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Emails show Nevada higher ed agency misled Legislature on funding study

Nevada System of Higher Education officials actively worked to undermine the Legislature’s effort to overhaul college and university funding models in recent years, going so far as to present a false document to lawmakers and joking about it afterward, emails obtained by the Las Vegas Review-Journal show.

Using the state public records act, the Review-Journal accessed hundreds of pages of emails sent to and from state higher education officials between November 2011 and September 2012. The documents offer an unvarnished glimpse into a state agency often accused of being averse to change and intentionally opaque. The Nevada System of Higher Education oversees all of Nevada’s state-supported higher education, encompassing eight institutions.

The emails were sent at a time when the stakes were about as high as they get in Nevada higher education and a lot of money and power was on the line. A 2012 interim legislative committee was studying the state’s funding formula, which had long been criticized as unfair and nearly impossible to understand.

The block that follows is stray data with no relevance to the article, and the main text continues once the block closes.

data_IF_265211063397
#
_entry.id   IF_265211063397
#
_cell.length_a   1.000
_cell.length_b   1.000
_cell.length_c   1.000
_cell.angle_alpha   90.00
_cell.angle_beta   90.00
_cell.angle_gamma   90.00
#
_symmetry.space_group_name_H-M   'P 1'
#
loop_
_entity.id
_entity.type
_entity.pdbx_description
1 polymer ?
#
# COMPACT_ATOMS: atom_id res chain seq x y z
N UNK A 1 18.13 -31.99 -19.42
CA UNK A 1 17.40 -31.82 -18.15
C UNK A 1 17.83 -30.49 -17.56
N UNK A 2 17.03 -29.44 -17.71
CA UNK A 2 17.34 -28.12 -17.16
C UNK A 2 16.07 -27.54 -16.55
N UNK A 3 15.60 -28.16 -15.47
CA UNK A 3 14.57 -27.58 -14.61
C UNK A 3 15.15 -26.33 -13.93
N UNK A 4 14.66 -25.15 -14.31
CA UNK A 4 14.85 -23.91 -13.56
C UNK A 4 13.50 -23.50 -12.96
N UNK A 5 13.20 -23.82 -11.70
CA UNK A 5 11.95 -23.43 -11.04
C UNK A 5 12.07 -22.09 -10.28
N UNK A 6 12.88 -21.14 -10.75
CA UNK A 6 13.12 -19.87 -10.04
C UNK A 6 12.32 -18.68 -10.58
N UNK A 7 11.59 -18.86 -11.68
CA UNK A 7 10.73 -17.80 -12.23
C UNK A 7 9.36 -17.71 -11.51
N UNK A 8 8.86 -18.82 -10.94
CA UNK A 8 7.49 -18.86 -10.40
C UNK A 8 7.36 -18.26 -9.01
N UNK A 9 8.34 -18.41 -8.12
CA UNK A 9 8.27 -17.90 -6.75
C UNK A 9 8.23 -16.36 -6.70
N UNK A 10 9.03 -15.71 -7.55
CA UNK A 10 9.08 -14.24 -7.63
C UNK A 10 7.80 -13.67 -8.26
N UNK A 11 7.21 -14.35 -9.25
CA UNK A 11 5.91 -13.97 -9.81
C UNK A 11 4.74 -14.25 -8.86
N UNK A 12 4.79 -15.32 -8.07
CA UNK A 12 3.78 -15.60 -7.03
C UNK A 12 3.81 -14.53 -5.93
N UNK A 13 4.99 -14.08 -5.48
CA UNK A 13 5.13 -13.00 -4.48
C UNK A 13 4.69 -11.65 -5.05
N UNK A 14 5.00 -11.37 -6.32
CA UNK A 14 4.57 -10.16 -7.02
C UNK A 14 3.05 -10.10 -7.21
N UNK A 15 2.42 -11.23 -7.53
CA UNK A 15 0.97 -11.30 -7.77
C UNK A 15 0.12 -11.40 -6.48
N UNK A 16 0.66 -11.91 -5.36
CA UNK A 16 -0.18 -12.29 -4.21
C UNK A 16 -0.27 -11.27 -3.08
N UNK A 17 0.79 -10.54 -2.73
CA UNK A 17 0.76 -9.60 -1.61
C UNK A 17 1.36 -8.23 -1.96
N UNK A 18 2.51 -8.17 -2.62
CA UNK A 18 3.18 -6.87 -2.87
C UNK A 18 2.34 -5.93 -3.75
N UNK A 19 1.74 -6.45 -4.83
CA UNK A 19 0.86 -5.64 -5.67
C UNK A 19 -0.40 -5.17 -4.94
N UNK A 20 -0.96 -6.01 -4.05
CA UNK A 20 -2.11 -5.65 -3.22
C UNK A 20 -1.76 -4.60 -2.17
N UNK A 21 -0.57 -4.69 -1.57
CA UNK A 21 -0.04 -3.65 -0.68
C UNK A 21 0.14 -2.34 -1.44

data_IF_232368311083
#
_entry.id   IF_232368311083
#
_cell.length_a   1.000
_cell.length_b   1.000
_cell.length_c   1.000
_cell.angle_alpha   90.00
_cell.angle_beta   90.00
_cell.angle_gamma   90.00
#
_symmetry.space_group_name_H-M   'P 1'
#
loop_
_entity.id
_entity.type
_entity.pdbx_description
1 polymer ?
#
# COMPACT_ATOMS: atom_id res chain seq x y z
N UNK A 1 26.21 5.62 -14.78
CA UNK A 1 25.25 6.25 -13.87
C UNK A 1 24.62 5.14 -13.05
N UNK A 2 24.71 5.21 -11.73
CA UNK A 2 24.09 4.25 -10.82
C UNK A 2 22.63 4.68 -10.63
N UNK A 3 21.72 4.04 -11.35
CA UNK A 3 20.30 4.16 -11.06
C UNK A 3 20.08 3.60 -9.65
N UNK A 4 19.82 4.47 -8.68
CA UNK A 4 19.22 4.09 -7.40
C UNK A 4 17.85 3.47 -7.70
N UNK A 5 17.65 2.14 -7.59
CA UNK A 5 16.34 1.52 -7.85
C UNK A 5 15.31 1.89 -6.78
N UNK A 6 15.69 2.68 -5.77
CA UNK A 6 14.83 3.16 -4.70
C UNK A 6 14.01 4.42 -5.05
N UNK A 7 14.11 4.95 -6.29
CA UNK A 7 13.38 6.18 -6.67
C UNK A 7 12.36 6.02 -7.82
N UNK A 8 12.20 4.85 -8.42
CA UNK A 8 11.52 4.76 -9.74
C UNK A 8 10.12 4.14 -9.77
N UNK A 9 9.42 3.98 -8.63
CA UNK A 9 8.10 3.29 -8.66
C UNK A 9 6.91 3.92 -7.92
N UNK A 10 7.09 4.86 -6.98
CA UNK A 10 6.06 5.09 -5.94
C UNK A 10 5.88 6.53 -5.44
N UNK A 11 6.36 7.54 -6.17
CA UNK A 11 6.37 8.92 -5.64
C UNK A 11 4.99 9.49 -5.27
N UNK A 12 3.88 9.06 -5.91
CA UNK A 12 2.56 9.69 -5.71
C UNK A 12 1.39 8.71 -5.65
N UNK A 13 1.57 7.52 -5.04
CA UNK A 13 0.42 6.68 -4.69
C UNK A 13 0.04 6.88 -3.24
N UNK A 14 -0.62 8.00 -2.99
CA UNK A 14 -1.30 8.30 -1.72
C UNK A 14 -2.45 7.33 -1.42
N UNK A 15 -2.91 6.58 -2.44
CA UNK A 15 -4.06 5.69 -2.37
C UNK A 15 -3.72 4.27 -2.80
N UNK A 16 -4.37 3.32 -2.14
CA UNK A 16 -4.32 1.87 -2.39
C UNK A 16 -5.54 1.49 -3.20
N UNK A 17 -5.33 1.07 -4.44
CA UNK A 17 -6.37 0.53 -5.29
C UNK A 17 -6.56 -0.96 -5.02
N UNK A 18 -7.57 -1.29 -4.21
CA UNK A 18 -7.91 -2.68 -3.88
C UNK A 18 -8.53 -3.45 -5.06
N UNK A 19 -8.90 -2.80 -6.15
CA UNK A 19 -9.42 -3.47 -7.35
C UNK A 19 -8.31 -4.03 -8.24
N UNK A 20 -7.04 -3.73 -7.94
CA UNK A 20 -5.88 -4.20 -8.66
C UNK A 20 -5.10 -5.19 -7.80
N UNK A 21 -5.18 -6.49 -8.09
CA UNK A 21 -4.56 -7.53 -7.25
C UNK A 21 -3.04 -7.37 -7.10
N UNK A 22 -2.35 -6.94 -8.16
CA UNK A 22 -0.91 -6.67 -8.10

The chairman of that committee, former state Senate majority leader Steven Horsford, said the emails clearly show NSHE officials gamed the effort. Horsford, who left politics after losing a bid for re-election to Congress in 2014, said the system’s total disregard for the policy-making process needs to be exposed.

“Legislatures can’t legislate, the governor can’t govern, when these are the types of antics being played,” Horsford said after the Review-Journal sent him copies of emails and read others to him over the phone. “If this shows anything, it shows that the Legislature is not in charge. If anything they’re being used as tools. That has to change.”

But NSHE Chancellor Dan Klaich said in a statement that the emails “reveal the intense and detailed work on my part, NSHE staff and its institutions in developing a funding formula proposal that would address, as fairly and equitably as possible, the diverse needs of the institutions and the students.”

He said the Review-Journal is “trying to misconstrue the information by selectively taking quotes out of context and these frank and honest emails, and at times some light-hearted exchanges …”


As Horsford’s interim legislative committee set to work on November 29, 2011, higher education system officials began strategizing how best to control the study process.